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News digest – when muscle turns to bone, prostate cancer tests, ‘zombie’ cancer cells and more

by Nick Peel | Analysis

12 April 2014

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  • Our researchers uncovered a remarkable genetic link between a rare condition that turns muscle into bone and a deadly form of childhood brain tumour called DIPG. We covered the research in this blog post.
  • New research from our scientists found that the tests used to define how aggressive prostate cancer is underestimated the severity of the disease in over half of cases assessed during their study. The Telegraph and The Guardian were among the many media outlets to cover the research.
  • The Independent covered early results from the AACR cancer conference in the US showing that a new treatment which encourages the body’s own immune system to target cancer cells could be used to treat patients with advanced melanoma, the deadliest form of skin cancer.
  • The Mail Online and The Telegraph covered research showing that a high fat diet is linked to a type of breast cancer sensitive to both the hormones oestrogen and progesterone. It’s still not clear exactly what role saturated fat may play in breast cancer risk. Our advice is eat a healthy, balanced diet, low in saturated fat, salt and red and processed meat and high in fibre, fruit and vegetables.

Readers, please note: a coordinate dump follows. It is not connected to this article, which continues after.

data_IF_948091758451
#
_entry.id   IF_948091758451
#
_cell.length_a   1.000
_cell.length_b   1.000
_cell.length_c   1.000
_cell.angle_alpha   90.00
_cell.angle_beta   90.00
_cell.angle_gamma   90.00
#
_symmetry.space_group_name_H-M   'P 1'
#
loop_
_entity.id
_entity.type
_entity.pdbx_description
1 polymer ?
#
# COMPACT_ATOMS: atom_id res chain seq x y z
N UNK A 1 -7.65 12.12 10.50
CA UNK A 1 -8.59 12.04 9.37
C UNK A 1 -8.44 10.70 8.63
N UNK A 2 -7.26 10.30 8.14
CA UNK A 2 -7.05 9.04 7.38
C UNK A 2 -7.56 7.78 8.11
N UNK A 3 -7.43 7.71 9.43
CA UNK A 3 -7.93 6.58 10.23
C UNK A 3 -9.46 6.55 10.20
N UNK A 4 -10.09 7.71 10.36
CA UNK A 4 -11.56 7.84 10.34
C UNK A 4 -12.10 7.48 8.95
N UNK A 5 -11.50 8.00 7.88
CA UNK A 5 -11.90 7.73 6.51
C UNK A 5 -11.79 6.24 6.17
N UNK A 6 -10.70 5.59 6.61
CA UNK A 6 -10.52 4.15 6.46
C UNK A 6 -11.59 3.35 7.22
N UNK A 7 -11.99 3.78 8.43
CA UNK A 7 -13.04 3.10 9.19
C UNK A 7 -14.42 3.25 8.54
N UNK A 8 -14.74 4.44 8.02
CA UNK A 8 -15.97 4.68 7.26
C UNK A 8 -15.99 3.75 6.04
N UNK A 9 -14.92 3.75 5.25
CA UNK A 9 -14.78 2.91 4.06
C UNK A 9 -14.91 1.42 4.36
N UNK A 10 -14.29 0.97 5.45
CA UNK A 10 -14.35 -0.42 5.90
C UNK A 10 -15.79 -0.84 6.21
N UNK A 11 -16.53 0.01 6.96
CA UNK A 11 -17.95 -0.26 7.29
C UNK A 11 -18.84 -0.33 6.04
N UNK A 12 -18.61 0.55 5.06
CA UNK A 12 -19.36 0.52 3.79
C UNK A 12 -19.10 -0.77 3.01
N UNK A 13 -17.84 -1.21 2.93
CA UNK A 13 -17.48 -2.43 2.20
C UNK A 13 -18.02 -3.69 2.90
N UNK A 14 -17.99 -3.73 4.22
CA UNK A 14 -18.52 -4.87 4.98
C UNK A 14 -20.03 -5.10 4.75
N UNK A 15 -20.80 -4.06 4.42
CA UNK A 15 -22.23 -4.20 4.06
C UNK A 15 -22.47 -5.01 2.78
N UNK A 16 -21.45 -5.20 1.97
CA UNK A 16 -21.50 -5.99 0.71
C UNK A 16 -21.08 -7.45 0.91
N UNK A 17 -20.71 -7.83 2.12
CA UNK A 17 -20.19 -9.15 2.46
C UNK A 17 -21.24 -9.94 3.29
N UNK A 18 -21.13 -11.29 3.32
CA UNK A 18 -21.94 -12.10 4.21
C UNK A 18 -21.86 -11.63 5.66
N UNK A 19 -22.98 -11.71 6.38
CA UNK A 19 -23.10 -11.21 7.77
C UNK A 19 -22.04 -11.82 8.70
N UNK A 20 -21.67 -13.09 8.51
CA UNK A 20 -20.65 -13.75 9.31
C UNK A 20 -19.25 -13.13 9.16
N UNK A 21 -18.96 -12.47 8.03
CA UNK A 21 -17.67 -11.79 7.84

• US researchers found that a drug used to reduce the levels of copper in the body slows the growth of tumours driven by a faulty version of a protein called BRAF in mice. It’s early days, but this could offer a new way to target cancers, such as melanoma, that rely on faulty forms of BRAF. The Mail Online covered this and NHS Choices gave an excellent breakdown of the findings (although the Telegraph’s headline got the story the wrong way round…)
  • Following the recent 50th anniversary of Epstein-Barr virus (EBV), the BBC covered the serendipity of its discovery. And we concluded our two part story on the virus with a look at the ongoing research that could help prevent and treat cases of cancer linked to the infection in the future. We’ve also got a special edition of our monthly podcast focusing on 50 years of EBV, including interviews with Anthony Epstein himself and other key researchers.
  • The phrase ‘zombie cancer cells’ caught our eye this week. It referred to an intriguing bit of early research showing that cancer cells could use a cellular recycling system called autophagy to resurrect themselves during the process of cell death. MedicalXpress has more info.
  • This interesting article from the Independent explored how maths is being used to plot the evolutionary journey of cancer and how this could be used to support research in the lab.

And finally

  • Premature headlines followed some interesting early research showing that DNA released by a tumour into the blood could be used to detect a certain type of lung cancer. This is a fascinating area of research – and one that we’ve written about before – but more work is needed to test the technique in larger numbers of people before we can be sure it is reliable. This NHS Choices article has an in depth breakdown of the findings.